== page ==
For Western fashion companies, the last few years have provided a sobering reminder of the perils of making the wrong investments. Many companies in Europe and the U.S. increased their retail store space; others invested heavily in their e-commerce websites, believing that direct sales from their own branded stores would be essential to their success. Not all of these bets were right for every company, and companies that got it wrong have been penalized heavily. Many of them are struggling with the resulting high fixed costs and diminished retail store productivity.
The companies’ challenges are evident in declining profits and sharply lower shareholder returns. Strategy&, PwC’s strategy consulting business, analyzed 41 Western fashion companies (publicly listed European apparel manufacturers and retailers and U.S. fashion players with significant European business) and determined that they provided an average total shareholder return (TSR) of 5.8 percent on a compound annual basis from 2013 through 2015. That is a significantly lower TSR than most other consumer sectors achieved and represents a steep falloff from the fashion companies’ returns just a few years earlier. Luxury fashion companies and middle-market fashion companies have deteriorated the most, Strategy&’s analysis shows. Two other fashion segments — sportswear and best value — have been more resilient from a TSR perspective thanks to their better fit with consumer trends.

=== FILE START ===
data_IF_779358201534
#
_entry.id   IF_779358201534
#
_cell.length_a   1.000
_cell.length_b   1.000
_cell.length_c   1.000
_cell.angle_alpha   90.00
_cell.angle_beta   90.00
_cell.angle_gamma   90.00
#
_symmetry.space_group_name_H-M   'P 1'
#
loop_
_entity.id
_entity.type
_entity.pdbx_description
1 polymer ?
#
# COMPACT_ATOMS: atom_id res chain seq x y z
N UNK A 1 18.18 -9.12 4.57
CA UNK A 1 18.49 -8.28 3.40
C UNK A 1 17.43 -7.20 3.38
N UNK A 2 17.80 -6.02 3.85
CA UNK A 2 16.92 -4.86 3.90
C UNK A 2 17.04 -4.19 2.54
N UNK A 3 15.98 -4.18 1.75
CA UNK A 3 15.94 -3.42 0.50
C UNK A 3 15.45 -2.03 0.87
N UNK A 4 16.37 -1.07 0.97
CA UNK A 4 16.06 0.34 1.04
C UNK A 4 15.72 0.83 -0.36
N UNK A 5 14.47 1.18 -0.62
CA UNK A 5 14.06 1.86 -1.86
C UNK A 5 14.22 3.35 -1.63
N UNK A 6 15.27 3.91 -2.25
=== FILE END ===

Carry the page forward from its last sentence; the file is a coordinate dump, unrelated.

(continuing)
This is an important time for fashion companies to make sure that their strategies are clear and differentiating. The companies’ priorities should include making operations leaner and using any freed-up funds to push their organizations to be more entrepreneurial, more customer-centric, and more adept at connecting to outside partners through technology. The fashion companies that make these adaptations will be in the best position to prosper — and return more to their shareholders — in the years ahead.
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